But know that you are doing harm to the sport by pre-ordering seat packages, season tickets, NHL Game Center, and preseason trips to Kansas City and Las Vegas. With spending like this, owners and accountants know that, no matter how the players are treated, money will be spent. If team’s around the League begin to feel insecure about the financial outlook from the remaining season, more give will be allowed during negotiations.
This concept most certainly applies to the Winter Classic, which is a cash cow for all parties involved, including the University of Michigan. Not spending to attend is sending a pretty big message, but it only works if everyone does it.
If you already bought tickets, ask for a refund. With deposits in hand and cash in the bank, very few businesses are thrilled about having to return product that has already been sold or promised.
Third, and most importantly, reach out to sponsors.
There is a lot of advertising money thrown at the NHL each season and, as the sport increases in popularity, even more will be spent marketing to viewers and spectators. From Peggy and the Discover Card commercials to GEICO to Coors Light and even Frontier Airlines, Key Bank, Waste Management, Copper Mountain and the Denver Post, there are companies spending money for you to see and become comfortable with their brands and products. They want you to spend your hard earned paychecks at their establishments and they pay large sums of coin for you to know this.
Call Bridgestone – sponsor of the Winter Classic – and tell them you were going to buy their tires but you’ve changed your mind because they are going to let the NHL lockout. Call NBC, who will pay the League hefty broadcasting fees despite no games being played, and tell them that you refuse to watch their shows unless they pressure their partner into getting a deal done.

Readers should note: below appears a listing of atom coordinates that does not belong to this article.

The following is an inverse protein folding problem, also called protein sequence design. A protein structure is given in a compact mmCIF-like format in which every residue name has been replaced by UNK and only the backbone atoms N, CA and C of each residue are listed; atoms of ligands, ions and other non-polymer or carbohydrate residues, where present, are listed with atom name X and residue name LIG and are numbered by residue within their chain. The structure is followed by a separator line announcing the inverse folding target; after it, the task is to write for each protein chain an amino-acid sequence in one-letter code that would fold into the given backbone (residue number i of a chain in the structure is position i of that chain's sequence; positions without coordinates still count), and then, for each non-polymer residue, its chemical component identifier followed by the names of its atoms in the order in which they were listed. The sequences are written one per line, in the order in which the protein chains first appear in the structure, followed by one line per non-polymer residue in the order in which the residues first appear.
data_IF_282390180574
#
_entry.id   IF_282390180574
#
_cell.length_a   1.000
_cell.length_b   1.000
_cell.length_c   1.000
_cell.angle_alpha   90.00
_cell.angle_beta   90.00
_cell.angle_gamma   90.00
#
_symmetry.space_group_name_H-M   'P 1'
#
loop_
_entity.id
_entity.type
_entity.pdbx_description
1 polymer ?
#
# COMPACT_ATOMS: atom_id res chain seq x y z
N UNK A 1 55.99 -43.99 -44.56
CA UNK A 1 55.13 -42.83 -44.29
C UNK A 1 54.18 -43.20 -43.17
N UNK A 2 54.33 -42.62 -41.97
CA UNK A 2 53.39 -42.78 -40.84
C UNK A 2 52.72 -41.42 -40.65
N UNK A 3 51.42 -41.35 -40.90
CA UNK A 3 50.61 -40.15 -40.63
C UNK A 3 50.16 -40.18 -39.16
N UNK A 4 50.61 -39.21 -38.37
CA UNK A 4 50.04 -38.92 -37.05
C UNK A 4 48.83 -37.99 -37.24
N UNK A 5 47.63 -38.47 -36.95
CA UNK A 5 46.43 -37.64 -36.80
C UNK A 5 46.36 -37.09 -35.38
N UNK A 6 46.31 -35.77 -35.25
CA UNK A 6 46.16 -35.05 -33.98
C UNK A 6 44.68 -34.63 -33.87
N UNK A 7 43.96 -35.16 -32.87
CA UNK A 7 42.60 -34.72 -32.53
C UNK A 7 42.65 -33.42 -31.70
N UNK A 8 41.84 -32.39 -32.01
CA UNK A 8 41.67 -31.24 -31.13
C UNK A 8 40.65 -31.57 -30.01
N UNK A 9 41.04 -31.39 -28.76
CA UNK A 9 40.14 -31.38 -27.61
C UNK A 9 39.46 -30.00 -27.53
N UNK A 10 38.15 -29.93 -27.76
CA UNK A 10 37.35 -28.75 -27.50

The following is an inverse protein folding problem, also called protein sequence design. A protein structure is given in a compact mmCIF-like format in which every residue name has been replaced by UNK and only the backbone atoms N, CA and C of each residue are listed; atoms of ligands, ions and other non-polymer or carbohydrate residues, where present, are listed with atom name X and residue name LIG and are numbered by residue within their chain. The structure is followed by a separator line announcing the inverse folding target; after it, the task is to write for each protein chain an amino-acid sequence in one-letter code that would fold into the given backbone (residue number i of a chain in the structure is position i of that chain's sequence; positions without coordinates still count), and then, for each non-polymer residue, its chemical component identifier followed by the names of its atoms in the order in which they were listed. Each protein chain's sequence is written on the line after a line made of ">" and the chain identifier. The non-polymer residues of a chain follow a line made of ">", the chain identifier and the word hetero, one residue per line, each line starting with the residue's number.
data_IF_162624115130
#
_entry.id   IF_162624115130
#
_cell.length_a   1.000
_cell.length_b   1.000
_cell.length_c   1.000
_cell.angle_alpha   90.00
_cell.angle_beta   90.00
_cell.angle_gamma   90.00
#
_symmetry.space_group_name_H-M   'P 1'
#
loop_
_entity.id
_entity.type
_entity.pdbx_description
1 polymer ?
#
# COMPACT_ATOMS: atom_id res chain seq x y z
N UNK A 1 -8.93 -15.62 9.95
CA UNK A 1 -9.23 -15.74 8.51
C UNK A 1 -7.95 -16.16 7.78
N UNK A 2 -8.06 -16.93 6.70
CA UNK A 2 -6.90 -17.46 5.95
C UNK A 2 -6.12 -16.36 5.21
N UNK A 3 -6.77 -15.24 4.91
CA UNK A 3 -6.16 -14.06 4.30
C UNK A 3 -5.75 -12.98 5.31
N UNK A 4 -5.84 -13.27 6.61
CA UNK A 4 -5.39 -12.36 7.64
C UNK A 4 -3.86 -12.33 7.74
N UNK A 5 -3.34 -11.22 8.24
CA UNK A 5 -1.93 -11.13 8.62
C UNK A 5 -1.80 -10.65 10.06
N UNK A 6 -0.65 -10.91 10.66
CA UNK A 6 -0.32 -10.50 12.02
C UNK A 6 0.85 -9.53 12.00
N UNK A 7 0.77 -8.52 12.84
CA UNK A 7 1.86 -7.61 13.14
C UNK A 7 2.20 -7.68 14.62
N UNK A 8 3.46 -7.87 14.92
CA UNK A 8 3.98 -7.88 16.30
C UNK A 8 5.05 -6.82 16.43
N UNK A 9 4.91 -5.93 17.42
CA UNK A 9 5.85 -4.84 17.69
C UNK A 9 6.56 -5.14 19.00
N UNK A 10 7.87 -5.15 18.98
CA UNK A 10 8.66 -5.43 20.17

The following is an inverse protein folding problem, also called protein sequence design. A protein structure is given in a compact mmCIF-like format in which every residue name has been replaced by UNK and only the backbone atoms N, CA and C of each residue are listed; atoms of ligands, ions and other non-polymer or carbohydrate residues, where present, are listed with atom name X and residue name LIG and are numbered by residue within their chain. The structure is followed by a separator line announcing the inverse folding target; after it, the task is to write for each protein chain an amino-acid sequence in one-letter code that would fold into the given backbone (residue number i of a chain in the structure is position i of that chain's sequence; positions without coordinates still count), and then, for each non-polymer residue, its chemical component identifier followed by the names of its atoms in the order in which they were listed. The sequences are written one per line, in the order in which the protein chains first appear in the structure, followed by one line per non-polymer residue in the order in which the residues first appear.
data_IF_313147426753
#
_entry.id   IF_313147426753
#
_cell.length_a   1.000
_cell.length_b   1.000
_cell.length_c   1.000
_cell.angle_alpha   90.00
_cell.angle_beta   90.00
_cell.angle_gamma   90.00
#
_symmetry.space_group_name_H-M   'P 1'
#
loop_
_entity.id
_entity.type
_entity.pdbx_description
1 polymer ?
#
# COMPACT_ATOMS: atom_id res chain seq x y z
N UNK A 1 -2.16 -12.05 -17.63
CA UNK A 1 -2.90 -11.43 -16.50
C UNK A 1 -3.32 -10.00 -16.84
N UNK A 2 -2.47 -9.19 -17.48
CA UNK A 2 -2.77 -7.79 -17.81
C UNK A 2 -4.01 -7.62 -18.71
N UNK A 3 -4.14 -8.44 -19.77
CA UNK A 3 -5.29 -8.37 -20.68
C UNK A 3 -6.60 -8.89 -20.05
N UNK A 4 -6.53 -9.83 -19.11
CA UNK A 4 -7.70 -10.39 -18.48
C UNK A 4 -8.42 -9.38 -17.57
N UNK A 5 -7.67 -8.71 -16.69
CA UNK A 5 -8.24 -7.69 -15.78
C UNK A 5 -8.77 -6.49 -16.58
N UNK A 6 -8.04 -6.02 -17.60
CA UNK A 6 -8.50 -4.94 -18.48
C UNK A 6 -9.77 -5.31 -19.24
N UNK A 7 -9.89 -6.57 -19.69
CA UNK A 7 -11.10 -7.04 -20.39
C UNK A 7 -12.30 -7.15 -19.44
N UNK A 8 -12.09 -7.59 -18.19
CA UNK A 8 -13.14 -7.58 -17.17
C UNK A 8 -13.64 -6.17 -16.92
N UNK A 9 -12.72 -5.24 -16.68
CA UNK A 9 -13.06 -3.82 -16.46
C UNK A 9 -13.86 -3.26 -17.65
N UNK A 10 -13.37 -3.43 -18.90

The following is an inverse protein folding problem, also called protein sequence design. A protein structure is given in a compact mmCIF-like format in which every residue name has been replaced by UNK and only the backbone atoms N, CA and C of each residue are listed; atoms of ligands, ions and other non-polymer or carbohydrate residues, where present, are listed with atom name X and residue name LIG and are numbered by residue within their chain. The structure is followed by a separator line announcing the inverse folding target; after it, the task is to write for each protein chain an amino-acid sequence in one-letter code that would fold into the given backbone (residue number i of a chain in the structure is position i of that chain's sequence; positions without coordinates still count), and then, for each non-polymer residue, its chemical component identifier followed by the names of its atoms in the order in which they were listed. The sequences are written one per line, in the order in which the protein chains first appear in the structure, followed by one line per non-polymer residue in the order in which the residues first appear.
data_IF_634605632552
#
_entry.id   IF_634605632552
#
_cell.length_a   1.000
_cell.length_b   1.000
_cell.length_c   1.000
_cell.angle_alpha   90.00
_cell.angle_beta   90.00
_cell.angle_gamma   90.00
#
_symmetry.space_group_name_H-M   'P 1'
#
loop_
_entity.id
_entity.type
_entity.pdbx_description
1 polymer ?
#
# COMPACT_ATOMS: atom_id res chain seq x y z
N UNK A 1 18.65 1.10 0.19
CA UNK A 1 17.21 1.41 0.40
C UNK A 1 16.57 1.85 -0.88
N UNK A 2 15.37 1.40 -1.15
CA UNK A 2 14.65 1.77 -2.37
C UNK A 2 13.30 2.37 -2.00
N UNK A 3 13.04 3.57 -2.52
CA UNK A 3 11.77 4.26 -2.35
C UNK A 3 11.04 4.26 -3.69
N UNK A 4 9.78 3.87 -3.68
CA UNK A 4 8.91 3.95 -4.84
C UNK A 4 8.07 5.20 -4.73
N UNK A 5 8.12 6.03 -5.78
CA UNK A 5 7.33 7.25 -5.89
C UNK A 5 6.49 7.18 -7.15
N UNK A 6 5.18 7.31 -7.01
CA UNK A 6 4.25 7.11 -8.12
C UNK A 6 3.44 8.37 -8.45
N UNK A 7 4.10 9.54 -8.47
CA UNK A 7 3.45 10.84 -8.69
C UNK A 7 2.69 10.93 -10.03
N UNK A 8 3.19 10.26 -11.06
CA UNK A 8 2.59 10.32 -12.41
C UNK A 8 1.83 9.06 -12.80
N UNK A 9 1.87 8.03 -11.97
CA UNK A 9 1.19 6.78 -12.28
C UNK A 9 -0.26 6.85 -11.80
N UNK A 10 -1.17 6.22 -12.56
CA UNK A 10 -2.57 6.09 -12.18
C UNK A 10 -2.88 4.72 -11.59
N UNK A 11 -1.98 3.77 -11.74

Call Easton, Reebok, Nike, Warrior, Bauer, etc. and let them know that you’re not going to purchase their products until the league reunites with its players. If they don’t want to listen, tell them who you are going buy from: their competitors.
If you don’t think that they have sway then just give up now. We’ll see you in February when football is over and you need a new bandwagon to jump on. The rest of you better grab your phones and keyboards and start talking to those who have the power.
Tell your local teams that you are going to buy season tickets to the minor league club instead, since they are actually going to be playing.
“For every Gatorade, there is a Powerade,” Wyshynski said on his podcast.
Let voices with more emphasis do your speaking for you.
Finally, make your presence known.
Don’t just tweet about it, go do it. There are many like minded fans looking for ways to be recognized. Take the folks at NoHockeyLockout.com who are organizing live protests at multiple locations. The hockey community is one giant family and, together, can serve as a rallying cry for the sport that they love.
While there isn’t much that one person can do on their own, when a community decides to state their opinion en masse, they are sure to be heard.
Fans can save the NHL, but they have to take action. Together.
What do you think? What are you doing to lockout the lockout?